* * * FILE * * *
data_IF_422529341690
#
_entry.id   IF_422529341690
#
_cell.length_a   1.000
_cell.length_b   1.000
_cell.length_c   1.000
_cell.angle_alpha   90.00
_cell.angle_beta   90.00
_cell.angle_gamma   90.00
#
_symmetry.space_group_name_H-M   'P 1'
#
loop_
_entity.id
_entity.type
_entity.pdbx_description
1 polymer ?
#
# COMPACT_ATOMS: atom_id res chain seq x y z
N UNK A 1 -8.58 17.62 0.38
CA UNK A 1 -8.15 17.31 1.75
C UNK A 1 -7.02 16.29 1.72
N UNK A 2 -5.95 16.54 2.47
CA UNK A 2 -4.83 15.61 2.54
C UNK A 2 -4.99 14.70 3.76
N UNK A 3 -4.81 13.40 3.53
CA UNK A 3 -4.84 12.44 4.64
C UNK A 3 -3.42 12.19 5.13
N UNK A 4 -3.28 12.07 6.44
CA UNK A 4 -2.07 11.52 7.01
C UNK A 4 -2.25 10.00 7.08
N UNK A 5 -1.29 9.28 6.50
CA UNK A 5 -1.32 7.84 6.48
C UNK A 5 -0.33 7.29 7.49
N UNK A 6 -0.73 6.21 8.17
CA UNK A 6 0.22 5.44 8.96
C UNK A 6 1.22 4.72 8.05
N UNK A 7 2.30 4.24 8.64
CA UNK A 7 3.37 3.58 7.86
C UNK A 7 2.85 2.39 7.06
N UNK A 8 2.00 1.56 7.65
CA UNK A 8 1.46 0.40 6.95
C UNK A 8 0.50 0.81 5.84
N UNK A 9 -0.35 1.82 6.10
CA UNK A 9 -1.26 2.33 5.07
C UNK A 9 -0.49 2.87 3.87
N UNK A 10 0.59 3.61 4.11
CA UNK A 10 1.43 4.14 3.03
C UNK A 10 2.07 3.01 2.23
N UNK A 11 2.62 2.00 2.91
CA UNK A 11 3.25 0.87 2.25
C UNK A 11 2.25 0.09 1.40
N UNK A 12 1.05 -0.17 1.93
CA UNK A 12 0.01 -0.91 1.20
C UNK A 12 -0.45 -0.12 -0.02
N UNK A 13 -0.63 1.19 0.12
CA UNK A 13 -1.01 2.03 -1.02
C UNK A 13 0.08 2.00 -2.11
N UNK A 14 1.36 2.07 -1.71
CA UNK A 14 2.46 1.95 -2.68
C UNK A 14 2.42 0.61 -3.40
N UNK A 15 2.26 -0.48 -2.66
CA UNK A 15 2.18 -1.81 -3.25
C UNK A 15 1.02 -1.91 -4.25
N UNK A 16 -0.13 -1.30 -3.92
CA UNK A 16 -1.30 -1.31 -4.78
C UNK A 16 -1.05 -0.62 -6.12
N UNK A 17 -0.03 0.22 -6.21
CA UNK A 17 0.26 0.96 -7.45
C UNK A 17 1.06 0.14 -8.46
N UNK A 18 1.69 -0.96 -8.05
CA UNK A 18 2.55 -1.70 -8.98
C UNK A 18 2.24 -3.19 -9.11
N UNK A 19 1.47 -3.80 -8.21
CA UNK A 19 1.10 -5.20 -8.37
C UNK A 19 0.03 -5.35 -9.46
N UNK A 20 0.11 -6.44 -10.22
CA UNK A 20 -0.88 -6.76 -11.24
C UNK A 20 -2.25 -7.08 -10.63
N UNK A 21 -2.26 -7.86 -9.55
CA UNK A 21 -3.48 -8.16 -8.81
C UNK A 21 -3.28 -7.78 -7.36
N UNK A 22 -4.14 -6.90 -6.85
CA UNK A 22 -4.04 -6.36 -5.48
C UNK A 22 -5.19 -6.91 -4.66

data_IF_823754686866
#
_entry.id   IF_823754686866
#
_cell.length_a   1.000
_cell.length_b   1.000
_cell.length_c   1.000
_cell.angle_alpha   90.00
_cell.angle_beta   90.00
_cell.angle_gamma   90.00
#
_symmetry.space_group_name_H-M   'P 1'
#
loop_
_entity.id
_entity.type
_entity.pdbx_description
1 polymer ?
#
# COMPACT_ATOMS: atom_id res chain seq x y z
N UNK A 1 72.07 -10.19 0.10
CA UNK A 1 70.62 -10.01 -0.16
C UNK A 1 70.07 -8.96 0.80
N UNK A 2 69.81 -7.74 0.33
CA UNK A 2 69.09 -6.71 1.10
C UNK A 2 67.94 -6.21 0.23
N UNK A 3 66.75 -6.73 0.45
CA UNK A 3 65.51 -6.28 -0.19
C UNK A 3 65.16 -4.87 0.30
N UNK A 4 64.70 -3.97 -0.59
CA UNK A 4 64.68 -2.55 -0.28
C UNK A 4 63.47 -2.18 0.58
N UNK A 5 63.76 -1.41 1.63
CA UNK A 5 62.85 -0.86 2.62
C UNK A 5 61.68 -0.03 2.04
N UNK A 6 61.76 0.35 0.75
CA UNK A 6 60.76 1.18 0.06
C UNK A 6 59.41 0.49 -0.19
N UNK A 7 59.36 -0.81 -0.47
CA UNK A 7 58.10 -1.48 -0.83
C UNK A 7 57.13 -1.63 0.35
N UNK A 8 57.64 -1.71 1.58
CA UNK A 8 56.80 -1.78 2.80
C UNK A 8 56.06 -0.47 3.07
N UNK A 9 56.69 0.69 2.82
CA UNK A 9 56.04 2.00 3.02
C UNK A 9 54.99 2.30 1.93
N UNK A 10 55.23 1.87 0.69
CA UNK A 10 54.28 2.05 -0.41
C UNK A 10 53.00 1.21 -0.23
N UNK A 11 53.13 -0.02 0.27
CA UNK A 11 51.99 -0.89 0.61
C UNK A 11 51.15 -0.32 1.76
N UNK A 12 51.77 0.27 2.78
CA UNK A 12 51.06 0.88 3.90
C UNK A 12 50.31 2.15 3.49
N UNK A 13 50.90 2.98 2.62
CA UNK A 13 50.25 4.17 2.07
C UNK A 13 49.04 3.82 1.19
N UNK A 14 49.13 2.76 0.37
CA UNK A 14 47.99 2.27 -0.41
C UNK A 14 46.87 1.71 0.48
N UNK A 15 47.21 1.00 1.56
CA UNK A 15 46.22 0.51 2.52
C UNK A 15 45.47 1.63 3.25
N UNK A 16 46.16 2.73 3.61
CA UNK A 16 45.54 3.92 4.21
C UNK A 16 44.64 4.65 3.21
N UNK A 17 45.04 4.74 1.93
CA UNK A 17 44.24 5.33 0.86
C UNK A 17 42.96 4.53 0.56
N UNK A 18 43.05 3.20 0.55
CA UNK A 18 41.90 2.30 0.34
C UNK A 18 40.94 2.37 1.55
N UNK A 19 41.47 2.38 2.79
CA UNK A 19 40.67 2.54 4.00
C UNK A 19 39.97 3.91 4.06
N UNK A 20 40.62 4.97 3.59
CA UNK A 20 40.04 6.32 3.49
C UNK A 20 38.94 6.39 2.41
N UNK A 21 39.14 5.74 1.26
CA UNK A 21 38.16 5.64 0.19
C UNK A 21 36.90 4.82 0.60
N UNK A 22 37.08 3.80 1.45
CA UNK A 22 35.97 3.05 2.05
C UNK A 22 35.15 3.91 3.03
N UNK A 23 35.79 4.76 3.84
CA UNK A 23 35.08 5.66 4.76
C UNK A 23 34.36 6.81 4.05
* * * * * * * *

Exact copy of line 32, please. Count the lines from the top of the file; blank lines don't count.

C UNK A 4 -2.25 10.00 7.08